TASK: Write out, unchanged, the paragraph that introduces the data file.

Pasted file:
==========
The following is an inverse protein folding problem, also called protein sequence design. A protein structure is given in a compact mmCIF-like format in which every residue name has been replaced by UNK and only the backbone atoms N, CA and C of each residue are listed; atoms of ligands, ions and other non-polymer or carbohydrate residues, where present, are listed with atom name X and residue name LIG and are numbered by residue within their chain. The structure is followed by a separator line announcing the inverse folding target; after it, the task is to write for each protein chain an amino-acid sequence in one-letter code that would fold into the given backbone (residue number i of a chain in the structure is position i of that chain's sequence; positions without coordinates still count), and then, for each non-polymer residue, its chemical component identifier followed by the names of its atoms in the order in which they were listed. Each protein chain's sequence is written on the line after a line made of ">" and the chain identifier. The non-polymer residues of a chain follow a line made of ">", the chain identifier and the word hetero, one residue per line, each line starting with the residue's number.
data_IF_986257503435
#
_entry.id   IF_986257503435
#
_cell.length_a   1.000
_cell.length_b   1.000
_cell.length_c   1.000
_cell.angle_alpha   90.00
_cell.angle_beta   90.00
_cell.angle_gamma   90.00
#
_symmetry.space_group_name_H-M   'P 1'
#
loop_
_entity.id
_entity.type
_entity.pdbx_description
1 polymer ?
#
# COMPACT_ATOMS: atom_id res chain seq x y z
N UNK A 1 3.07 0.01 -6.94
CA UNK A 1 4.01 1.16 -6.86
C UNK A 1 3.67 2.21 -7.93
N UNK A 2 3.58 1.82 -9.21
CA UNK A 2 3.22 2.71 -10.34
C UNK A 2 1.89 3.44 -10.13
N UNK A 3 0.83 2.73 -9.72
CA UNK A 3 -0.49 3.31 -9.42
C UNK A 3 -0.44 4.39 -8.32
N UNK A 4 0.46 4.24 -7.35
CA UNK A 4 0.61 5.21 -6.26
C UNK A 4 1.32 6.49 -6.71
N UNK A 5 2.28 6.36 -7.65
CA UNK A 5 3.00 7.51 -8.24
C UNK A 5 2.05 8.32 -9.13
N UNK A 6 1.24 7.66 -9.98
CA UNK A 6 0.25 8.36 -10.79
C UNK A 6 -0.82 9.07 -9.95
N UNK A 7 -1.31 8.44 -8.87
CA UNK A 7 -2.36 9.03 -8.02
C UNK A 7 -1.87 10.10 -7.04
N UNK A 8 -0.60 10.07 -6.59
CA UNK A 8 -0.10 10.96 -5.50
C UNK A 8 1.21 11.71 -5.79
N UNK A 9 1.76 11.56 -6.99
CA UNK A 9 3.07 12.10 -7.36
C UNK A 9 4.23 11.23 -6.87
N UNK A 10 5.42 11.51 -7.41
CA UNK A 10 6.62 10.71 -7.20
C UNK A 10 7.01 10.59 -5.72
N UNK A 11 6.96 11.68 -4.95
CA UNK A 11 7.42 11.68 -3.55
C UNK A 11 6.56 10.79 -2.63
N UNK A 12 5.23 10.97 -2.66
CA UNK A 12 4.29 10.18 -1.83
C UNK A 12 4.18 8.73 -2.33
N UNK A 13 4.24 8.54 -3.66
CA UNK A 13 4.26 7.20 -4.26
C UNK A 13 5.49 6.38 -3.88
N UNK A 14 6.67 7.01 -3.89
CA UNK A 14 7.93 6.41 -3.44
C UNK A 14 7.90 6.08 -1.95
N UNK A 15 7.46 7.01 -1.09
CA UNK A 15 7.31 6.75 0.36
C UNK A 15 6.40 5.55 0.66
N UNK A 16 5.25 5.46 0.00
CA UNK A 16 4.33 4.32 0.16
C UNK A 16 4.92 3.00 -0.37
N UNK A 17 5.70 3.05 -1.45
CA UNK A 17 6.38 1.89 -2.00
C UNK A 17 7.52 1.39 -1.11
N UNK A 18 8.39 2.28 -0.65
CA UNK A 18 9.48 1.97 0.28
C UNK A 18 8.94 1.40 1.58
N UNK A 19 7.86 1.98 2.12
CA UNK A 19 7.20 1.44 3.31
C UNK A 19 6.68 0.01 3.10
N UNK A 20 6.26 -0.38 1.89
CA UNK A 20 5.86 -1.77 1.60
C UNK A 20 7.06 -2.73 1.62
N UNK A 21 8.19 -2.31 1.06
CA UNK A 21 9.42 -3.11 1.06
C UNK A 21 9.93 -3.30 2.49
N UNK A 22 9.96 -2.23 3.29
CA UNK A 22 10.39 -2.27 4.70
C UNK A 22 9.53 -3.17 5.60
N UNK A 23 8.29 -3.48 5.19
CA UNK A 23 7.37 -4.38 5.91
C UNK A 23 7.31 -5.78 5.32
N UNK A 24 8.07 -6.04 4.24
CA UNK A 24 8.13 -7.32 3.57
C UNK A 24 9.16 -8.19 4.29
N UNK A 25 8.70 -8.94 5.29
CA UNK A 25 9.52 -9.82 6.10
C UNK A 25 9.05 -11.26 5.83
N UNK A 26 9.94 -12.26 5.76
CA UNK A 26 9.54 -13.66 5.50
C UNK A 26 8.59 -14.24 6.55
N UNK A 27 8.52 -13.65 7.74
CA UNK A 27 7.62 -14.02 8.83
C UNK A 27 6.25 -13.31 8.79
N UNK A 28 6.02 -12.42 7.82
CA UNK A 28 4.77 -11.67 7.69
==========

The following is an inverse protein folding problem, also called protein sequence design. A protein structure is given in a compact mmCIF-like format in which every residue name has been replaced by UNK and only the backbone atoms N, CA and C of each residue are listed; atoms of ligands, ions and other non-polymer or carbohydrate residues, where present, are listed with atom name X and residue name LIG and are numbered by residue within their chain. The structure is followed by a separator line announcing the inverse folding target; after it, the task is to write for each protein chain an amino-acid sequence in one-letter code that would fold into the given backbone (residue number i of a chain in the structure is position i of that chain's sequence; positions without coordinates still count), and then, for each non-polymer residue, its chemical component identifier followed by the names of its atoms in the order in which they were listed. Each protein chain's sequence is written on the line after a line made of ">" and the chain identifier. The non-polymer residues of a chain follow a line made of ">", the chain identifier and the word hetero, one residue per line, each line starting with the residue's number.